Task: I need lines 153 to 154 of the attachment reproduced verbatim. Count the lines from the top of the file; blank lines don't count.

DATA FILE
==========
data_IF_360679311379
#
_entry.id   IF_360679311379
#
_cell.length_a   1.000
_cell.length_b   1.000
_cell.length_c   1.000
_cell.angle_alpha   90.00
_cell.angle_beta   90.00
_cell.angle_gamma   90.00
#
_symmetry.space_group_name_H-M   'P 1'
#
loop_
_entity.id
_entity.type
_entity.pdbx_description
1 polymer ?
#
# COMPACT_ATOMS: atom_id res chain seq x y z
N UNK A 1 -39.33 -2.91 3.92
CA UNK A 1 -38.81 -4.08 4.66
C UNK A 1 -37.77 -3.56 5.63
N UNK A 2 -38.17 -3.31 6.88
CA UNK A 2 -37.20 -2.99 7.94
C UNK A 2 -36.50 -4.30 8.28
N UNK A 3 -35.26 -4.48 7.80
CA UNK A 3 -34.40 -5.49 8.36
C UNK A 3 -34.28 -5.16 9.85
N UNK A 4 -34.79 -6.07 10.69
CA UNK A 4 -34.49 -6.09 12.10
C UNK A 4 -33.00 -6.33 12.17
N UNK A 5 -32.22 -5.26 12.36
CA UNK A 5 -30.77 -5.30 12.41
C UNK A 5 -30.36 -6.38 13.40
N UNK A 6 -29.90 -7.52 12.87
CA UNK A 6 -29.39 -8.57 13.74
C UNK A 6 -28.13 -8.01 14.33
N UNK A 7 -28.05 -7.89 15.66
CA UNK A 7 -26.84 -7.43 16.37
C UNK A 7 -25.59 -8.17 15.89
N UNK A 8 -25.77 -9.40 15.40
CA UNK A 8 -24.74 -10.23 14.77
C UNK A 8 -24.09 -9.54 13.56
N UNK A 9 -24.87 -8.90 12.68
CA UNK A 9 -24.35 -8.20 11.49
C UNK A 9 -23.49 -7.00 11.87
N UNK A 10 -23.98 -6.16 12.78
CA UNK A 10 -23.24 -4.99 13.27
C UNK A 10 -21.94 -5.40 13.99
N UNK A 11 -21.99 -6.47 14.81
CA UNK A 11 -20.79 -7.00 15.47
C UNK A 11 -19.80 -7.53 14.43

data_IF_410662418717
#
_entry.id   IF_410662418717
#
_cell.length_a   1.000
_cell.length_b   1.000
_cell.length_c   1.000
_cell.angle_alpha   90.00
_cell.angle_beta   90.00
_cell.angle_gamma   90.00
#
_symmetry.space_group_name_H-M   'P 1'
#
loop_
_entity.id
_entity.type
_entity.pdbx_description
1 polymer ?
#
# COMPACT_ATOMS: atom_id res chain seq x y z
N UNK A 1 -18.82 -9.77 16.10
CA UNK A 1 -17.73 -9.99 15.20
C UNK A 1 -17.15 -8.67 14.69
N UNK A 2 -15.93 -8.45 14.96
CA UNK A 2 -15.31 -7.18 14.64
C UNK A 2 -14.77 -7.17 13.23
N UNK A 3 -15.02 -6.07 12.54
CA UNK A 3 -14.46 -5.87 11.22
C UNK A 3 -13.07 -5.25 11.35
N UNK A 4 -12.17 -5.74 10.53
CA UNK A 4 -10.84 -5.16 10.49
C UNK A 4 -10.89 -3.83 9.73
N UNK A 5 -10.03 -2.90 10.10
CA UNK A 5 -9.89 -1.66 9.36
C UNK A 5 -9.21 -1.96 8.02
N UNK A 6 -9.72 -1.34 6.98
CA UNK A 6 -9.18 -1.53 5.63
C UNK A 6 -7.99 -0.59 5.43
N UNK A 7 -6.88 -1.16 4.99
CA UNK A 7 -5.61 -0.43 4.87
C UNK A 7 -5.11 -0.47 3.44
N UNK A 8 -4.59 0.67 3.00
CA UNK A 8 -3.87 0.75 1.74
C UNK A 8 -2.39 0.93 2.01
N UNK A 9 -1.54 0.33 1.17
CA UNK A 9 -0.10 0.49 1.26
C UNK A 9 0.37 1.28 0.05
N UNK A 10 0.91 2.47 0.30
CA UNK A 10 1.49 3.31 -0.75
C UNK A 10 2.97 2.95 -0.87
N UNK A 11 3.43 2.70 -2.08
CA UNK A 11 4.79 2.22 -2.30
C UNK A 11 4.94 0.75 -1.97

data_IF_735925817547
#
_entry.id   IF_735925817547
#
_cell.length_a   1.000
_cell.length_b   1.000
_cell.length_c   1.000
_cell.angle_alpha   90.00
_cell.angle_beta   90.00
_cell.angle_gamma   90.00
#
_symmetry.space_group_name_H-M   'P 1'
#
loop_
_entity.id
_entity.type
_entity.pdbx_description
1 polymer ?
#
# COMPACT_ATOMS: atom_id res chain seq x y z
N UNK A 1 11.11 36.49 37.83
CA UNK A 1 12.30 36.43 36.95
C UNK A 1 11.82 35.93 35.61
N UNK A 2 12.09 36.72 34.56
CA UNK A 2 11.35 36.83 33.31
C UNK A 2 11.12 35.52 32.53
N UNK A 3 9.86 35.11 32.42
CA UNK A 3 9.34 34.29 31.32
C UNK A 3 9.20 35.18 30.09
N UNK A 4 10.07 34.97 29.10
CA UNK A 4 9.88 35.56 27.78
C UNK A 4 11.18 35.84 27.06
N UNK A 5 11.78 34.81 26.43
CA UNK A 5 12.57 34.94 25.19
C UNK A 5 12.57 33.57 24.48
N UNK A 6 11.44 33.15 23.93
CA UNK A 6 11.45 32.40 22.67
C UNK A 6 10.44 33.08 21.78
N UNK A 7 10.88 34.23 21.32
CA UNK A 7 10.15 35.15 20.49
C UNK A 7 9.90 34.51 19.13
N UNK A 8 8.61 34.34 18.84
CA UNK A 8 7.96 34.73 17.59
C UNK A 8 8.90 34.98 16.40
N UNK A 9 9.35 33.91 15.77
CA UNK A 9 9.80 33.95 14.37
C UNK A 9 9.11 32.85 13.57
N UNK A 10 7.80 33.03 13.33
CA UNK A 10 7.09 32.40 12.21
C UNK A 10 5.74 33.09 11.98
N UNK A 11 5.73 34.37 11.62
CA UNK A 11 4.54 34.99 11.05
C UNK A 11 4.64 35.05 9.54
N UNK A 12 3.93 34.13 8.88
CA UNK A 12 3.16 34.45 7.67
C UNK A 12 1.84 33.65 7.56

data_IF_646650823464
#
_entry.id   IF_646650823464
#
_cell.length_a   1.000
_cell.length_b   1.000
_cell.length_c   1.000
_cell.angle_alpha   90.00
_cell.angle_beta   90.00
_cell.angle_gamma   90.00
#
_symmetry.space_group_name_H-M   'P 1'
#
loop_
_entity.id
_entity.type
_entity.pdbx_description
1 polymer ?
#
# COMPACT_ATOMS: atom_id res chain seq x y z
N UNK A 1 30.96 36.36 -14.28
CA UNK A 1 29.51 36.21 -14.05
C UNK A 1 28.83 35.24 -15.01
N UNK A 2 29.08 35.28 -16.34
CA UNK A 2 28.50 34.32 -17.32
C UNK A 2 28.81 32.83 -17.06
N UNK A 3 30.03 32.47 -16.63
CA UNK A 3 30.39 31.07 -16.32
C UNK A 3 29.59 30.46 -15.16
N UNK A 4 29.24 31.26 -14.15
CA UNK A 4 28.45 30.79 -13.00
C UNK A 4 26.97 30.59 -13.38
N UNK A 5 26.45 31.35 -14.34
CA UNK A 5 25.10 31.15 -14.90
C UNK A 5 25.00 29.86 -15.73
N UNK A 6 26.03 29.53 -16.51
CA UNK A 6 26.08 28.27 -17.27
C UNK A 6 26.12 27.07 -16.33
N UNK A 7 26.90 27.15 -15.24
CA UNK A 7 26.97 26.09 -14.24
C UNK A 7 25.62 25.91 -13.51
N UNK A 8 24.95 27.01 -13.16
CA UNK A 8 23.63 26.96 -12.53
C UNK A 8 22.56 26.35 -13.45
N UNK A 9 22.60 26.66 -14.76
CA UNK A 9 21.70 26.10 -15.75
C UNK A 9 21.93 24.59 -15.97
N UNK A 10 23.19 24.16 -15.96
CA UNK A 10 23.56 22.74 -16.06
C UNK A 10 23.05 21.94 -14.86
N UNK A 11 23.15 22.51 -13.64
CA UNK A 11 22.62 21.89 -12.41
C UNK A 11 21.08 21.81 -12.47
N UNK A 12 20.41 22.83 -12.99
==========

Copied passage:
C UNK A 9 9.11 32.85 13.57
N UNK A 10 7.80 33.03 13.33